Other Dispute Resolution

Other Dispute Resolution

Not all commercial and other types of disputes between parties are resolved by Court proceedings. Many commercial disputes and other disputes are resolved before Court proceedings are commenced and the need to go to court, which is an expensive step, is avoided. Even after Court proceedings are commenced, most disputes are resolved before there is a trial or final hearing. On other occasions, disputes are resolved by one person giving up and walking away from Court Proceedings. This may mean that a plaintiff discontinues a claim against a defendant or that the defendant does not actively defend the Court proceeding, leading to a default judgement against the defendant before the matter reaches a trial or final hearing.

Informal negotiations

Other matters are resolved by informal means such as the exchange of an offer and acceptance of an offer by correspondence or email communications. Sometimes the parties even resolve the matter between themselves without reference to their lawyers or requiring any action by their lawyers.

Other disputes are resolved by processes that are commonly called alternative dispute resolution. These alternative dispute resolution processes include formal settlement negotiations, mediation, or arbitration.

Formal negotiations

Formal negotiation may include or build on initially unsuccessful informal attempts at negotiation such as making an offer. However, it may be necessary for the parties and their lawyers to meet and participate in a joint meeting to discuss disputed issues and options to resolve the dispute before the parties can find a middle ground and agree on the terms of settlement.

The difficulty with reaching terms of settlement by this means is that parties start from entrenched positions before Court Proceedings are commenced.  The filing of court documents such as statements of claim and defences further entrench those positions.

Lawyers are trained to be advocates for their clients and to advance or protect their client’s position and interests. Although any lawyers involved in dispute work are good negotiators their training and experience advocating for a party does not necessarily sufficiently equip them to assist their parties moving from entrenched positions in a manner that increases the prospects of a settlement of the dispute.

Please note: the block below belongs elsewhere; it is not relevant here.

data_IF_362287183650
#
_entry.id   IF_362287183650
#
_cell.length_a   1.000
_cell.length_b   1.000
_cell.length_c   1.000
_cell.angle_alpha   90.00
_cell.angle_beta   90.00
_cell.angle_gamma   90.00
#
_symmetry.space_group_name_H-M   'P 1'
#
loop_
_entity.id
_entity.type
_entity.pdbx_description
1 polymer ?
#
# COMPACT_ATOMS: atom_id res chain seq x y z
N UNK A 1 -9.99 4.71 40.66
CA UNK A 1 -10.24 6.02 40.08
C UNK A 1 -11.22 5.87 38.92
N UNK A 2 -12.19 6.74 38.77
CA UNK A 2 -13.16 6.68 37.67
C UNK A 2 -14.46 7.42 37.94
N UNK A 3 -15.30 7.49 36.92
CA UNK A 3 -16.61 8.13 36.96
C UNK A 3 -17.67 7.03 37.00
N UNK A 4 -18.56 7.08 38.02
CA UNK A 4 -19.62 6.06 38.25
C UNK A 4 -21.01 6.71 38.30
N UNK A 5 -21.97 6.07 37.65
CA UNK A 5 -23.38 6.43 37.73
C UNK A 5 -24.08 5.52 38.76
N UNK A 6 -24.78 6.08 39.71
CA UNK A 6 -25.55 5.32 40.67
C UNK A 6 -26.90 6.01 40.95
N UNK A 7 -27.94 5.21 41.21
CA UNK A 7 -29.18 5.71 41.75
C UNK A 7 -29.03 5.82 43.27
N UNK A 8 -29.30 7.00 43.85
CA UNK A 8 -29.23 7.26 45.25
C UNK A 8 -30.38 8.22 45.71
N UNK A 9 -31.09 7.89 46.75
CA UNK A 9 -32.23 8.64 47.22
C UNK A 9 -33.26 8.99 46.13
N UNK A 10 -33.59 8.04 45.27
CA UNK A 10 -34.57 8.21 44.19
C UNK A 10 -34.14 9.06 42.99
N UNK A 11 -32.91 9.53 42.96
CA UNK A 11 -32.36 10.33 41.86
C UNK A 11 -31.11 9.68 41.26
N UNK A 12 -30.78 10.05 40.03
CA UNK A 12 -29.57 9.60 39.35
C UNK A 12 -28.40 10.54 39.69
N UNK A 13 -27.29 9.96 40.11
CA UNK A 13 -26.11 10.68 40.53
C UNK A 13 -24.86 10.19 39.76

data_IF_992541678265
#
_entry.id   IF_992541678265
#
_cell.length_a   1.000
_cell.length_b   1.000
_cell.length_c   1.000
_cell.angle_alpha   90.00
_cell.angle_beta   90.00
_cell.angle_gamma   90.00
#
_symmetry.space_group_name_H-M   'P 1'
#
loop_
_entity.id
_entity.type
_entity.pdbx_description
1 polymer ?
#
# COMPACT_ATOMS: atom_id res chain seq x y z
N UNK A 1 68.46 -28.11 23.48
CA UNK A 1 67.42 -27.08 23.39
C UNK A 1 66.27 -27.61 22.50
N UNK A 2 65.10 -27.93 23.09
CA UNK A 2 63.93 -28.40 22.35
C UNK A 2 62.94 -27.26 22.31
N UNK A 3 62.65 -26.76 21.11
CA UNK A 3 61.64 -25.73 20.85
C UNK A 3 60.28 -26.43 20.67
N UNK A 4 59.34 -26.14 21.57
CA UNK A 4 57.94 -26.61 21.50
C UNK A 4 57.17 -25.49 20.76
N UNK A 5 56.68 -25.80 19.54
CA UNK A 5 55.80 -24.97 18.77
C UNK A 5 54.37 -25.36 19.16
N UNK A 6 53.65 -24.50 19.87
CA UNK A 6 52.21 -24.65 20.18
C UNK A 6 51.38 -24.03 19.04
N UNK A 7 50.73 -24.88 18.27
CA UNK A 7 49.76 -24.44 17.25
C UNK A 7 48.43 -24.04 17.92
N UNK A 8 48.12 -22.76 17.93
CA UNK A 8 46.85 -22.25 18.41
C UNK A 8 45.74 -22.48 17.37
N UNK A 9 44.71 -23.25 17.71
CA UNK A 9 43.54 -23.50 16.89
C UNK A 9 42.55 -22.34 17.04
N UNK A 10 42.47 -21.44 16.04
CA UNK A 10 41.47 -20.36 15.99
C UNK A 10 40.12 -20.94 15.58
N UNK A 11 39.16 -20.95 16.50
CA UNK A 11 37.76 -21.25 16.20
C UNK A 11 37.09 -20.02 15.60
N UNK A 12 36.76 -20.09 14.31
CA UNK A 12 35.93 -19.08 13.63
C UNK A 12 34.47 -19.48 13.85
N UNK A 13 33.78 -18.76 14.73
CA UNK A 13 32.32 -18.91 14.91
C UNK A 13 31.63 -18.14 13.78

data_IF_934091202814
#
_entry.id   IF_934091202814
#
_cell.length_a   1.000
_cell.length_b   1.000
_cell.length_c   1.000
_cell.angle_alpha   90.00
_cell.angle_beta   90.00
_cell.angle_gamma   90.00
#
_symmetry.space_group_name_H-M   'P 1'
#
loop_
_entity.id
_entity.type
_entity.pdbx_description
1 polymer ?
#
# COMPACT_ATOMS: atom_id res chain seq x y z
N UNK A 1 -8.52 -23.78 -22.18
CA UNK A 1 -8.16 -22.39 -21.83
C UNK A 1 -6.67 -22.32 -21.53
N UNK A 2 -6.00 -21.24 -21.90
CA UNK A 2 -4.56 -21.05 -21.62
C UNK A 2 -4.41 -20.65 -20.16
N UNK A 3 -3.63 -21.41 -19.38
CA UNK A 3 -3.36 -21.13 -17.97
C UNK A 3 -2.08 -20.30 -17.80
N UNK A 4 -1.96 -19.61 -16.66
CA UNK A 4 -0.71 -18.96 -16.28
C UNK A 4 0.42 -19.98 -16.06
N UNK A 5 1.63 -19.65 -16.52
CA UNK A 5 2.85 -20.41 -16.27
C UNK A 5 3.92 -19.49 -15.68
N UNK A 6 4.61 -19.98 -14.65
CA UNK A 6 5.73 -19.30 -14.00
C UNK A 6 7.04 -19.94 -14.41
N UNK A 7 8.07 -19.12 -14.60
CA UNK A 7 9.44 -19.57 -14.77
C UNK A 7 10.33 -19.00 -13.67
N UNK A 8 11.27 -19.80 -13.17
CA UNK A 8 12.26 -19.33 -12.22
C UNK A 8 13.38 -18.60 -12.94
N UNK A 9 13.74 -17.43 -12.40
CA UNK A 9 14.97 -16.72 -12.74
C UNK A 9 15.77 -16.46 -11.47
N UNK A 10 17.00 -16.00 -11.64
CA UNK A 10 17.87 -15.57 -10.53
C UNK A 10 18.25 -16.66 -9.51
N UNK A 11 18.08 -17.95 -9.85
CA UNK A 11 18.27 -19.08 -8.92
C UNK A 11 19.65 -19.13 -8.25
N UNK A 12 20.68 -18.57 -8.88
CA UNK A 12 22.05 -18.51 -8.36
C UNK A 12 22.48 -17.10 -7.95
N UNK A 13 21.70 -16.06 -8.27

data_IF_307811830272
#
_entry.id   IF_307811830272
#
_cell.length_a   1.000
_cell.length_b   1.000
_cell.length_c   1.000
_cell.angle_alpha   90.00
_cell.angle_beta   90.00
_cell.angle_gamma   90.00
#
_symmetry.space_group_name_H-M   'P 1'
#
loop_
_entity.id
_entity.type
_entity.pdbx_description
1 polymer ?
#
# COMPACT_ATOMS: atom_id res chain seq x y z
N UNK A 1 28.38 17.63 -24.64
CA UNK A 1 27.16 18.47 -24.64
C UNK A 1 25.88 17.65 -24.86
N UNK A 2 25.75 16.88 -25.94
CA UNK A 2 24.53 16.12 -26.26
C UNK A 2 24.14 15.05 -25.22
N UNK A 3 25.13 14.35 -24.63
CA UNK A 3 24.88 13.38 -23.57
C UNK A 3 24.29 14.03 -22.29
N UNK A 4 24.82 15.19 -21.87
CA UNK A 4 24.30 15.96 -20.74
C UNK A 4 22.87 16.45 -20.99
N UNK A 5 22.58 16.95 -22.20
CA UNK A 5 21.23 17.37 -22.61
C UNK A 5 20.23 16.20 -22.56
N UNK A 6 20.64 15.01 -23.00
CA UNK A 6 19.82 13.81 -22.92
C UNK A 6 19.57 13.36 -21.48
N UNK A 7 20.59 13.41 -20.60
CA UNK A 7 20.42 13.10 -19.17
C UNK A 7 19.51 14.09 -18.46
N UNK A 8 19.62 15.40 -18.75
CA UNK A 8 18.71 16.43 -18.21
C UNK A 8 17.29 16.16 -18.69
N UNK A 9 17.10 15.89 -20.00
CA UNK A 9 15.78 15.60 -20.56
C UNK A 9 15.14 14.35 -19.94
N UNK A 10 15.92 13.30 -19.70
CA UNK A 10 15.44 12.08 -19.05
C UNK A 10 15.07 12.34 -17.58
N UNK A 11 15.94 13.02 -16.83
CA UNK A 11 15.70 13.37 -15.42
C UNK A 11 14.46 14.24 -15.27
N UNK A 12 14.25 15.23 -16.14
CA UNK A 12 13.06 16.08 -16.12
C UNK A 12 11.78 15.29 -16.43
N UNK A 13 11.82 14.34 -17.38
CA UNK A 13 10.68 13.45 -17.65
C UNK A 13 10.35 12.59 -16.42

For this reason, mediation is the preferred means of resolving disputes in most situations. The parties recognise the need for a third party as a facilitator.  The benefits of the role the mediator plays are as follows:

  1. The mediator is independent and impartial. Both parties can trust and open up to an impartial third party who is not there to judge them or their positions;
  2. The mediator does not represent or advise either party which allows the mediator to assist both parties to communicate with each other;
  3. Each party is able to speak confidentiality with the mediator and make concessions without it being used against them;
  4. The mediator is able to reality test the parties, meaning that the mediator can ask questions, that a lawyer for a party may not ask, to encourage a party to look at the dispute from another point of view;
  5. The mediator speaks to both parties and speaks confidentiality to both parties. In a mediation the mediator is the only person who sees all the terrain. This gives the mediator a unique role and advantage in facilitating the mediation process and assisting the parties reaching a settlement of the dispute.

In our experience most dispute matters in which we have acted in the last several years have been resolved though the mediation process.


Another alternative dispute resolution option open to the parties is arbitration.

Unlike the mediator, and similar to a judge, an arbitrator makes a decision called an award that is binding on the parties and enforceable in the courts.

The benefit of the arbitration process is that the parties can agree on what dispute or disputes the arbitrator should consider and decide upon and decide on the process to be followed in the arbitration. An arbitration may result in an award more quickly and less expensively that adjudication by the courts.

If you require assistance to resolve a dispute you should consider alternative dispute resolution. Our consultant Bill Morgan is a nationally accredited mediator and a member of the resolution Institute and of the Chartered Institute of Arbitrators.

bill morgan litigation lawyer brisbane

Amie Mac.


BBus (Accountancy),
BEcon, LLB, LLM (Commercial Law), MAICD

bill morgan litigation lawyer brisbane

Bill Morgan.



Speak to our Experienced Commercial Litigation Lawyers in Brisbane